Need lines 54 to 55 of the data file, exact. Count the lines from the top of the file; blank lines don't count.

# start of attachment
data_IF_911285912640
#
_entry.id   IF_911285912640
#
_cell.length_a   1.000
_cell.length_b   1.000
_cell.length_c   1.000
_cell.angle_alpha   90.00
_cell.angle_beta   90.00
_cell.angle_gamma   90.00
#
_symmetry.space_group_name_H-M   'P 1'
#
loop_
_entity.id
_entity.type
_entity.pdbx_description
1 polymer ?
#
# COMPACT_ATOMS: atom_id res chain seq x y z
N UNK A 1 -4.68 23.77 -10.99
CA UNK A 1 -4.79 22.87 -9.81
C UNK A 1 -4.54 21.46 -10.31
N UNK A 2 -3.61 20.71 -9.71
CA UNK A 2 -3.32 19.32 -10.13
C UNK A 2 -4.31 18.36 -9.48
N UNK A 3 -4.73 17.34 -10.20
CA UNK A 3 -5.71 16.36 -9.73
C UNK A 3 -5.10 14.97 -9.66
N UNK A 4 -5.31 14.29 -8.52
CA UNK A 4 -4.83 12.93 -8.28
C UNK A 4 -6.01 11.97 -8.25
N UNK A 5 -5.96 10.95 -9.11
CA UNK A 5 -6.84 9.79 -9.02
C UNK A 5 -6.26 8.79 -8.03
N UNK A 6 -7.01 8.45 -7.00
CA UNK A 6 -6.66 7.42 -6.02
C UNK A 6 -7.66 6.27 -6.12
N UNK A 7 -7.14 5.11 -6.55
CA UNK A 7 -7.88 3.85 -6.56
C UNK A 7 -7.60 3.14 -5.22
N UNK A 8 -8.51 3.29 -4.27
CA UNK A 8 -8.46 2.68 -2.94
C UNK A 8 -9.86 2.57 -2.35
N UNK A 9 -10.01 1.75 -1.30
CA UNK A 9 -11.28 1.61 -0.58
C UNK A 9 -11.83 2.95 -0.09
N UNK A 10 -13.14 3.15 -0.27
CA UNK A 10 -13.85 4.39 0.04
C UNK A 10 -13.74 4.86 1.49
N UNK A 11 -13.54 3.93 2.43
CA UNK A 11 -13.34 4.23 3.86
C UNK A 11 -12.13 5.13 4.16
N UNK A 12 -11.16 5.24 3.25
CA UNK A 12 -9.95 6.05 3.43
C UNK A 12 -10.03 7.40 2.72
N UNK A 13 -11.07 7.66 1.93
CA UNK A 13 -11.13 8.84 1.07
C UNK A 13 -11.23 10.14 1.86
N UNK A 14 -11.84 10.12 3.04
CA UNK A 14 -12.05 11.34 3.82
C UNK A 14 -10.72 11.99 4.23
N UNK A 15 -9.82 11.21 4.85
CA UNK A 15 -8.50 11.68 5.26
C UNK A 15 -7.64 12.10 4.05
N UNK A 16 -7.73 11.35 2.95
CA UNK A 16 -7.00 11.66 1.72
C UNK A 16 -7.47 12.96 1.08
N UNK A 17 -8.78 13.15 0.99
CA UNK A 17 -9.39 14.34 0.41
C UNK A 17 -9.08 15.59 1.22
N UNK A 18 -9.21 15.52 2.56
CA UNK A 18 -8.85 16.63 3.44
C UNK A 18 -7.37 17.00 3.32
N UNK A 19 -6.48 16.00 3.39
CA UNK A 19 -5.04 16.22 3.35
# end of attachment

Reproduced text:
N UNK A 12 -11.16 5.24 3.25
CA UNK A 12 -9.95 6.05 3.43